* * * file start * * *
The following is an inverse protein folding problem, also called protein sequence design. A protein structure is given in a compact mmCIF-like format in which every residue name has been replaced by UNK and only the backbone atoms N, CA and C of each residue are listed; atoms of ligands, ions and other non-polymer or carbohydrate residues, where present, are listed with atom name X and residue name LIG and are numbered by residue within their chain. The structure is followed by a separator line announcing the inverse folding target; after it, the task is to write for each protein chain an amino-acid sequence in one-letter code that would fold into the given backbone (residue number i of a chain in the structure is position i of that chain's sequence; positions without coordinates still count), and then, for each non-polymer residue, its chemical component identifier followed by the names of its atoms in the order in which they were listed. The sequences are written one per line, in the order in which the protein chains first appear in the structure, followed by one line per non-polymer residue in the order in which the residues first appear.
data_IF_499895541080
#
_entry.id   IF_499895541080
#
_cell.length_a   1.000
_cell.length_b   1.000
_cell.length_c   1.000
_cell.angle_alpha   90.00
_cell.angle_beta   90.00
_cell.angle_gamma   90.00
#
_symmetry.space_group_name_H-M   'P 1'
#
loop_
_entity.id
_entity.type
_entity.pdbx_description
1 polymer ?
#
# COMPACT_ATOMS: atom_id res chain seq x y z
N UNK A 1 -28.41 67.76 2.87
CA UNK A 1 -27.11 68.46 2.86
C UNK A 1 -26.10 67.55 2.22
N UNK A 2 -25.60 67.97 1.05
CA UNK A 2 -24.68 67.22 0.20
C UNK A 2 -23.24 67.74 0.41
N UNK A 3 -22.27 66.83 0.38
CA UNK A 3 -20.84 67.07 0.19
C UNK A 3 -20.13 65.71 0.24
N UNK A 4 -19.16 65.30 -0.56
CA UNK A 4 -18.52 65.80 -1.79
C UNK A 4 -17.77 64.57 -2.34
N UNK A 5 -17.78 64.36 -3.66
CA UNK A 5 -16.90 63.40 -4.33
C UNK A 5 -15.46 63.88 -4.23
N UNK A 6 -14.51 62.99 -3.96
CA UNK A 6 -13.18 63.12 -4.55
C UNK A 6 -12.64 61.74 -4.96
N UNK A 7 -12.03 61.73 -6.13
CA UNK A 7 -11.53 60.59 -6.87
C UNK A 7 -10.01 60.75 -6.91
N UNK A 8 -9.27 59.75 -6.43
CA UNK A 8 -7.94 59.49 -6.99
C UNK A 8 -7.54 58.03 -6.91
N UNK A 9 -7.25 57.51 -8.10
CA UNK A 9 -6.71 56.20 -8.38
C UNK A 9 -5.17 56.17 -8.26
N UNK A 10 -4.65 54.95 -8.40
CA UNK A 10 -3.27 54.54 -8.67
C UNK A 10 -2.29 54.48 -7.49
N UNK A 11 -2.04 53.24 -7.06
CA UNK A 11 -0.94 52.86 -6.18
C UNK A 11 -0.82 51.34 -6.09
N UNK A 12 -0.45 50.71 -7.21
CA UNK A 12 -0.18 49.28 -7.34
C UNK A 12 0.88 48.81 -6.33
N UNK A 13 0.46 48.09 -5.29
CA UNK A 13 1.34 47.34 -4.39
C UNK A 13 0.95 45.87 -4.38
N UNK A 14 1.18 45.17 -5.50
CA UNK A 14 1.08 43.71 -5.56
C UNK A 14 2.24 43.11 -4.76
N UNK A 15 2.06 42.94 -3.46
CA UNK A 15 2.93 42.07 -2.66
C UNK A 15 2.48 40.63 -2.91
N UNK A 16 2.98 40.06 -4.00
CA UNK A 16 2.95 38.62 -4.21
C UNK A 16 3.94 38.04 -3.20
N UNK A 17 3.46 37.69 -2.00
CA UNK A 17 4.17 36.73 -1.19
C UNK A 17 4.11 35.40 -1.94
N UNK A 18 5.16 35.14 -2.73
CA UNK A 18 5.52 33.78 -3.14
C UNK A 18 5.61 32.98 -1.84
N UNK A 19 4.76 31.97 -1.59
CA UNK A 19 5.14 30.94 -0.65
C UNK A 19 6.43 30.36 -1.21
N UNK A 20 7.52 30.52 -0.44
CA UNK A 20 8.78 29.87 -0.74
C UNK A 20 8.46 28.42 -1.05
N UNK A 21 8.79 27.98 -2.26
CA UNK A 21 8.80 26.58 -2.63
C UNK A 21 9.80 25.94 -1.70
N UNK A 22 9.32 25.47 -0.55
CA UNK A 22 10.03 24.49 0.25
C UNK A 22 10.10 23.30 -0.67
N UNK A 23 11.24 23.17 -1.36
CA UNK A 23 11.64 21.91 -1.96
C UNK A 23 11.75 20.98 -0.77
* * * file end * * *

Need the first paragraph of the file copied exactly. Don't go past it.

The following is an inverse protein folding problem, also called protein sequence design. A protein structure is given in a compact mmCIF-like format in which every residue name has been replaced by UNK and only the backbone atoms N, CA and C of each residue are listed; atoms of ligands, ions and other non-polymer or carbohydrate residues, where present, are listed with atom name X and residue name LIG and are numbered by residue within their chain. The structure is followed by a separator line announcing the inverse folding target; after it, the task is to write for each protein chain an amino-acid sequence in one-letter code that would fold into the given backbone (residue number i of a chain in the structure is position i of that chain's sequence; positions without coordinates still count), and then, for each non-polymer residue, its chemical component identifier followed by the names of its atoms in the order in which they were listed. The sequences are written one per line, in the order in which the protein chains first appear in the structure, followed by one line per non-polymer residue in the order in which the residues first appear.